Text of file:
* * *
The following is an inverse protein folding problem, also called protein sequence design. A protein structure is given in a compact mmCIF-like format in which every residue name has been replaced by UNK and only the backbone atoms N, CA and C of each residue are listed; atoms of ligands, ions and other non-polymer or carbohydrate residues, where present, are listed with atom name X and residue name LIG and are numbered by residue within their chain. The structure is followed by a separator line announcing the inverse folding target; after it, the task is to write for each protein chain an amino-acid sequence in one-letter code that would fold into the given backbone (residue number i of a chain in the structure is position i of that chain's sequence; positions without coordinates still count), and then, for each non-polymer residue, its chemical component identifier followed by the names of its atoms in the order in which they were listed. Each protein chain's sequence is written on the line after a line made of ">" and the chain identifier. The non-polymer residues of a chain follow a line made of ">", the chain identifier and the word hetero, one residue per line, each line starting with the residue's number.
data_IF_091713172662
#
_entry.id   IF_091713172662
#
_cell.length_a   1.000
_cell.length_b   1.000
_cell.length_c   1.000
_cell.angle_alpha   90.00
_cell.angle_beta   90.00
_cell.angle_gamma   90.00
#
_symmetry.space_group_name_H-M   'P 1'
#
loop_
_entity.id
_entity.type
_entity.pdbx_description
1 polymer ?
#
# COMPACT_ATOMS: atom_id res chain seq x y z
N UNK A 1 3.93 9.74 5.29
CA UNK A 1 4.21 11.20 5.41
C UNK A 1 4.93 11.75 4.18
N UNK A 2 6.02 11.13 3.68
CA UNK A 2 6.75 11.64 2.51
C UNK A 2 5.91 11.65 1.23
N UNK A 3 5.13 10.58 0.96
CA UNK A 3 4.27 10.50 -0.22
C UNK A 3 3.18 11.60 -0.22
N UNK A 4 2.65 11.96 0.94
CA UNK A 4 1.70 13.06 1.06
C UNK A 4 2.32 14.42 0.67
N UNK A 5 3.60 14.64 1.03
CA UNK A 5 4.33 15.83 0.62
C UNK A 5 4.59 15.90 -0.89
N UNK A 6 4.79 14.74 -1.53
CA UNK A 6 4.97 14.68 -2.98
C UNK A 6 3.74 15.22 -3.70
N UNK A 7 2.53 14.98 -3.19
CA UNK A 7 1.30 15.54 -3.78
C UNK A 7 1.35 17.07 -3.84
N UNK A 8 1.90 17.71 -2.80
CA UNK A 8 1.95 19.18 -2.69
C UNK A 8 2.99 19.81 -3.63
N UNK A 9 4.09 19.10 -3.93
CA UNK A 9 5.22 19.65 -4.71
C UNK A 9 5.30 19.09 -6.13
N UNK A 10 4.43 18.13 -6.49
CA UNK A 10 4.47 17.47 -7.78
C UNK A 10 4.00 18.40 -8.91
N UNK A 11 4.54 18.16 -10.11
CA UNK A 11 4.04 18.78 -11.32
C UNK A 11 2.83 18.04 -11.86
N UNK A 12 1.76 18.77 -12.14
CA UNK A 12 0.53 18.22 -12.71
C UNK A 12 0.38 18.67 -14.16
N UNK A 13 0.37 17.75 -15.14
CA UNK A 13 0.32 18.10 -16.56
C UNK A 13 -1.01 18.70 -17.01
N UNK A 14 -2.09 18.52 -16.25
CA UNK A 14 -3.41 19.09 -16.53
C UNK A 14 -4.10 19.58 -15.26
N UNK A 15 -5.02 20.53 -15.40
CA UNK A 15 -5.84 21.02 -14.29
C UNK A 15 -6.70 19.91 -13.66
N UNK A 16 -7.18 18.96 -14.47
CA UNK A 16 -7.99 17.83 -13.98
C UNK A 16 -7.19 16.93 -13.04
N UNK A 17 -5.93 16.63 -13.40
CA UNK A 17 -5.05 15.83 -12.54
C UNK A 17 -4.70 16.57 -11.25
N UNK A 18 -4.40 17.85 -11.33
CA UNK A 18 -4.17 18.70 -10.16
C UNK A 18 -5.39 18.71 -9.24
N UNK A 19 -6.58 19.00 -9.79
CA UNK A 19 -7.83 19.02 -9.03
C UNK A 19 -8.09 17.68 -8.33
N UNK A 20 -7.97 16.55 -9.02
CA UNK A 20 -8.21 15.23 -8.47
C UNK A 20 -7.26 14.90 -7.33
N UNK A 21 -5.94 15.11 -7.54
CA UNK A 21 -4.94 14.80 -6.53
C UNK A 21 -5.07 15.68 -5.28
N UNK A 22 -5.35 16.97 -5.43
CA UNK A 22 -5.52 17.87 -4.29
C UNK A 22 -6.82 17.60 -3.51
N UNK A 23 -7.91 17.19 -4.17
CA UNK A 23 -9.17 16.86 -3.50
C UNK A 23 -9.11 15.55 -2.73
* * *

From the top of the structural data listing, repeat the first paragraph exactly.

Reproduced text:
The following is an inverse protein folding problem, also called protein sequence design. A protein structure is given in a compact mmCIF-like format in which every residue name has been replaced by UNK and only the backbone atoms N, CA and C of each residue are listed; atoms of ligands, ions and other non-polymer or carbohydrate residues, where present, are listed with atom name X and residue name LIG and are numbered by residue within their chain. The structure is followed by a separator line announcing the inverse folding target; after it, the task is to write for each protein chain an amino-acid sequence in one-letter code that would fold into the given backbone (residue number i of a chain in the structure is position i of that chain's sequence; positions without coordinates still count), and then, for each non-polymer residue, its chemical component identifier followed by the names of its atoms in the order in which they were listed. Each protein chain's sequence is written on the line after a line made of ">" and the chain identifier. The non-polymer residues of a chain follow a line made of ">", the chain identifier and the word hetero, one residue per line, each line starting with the residue's number.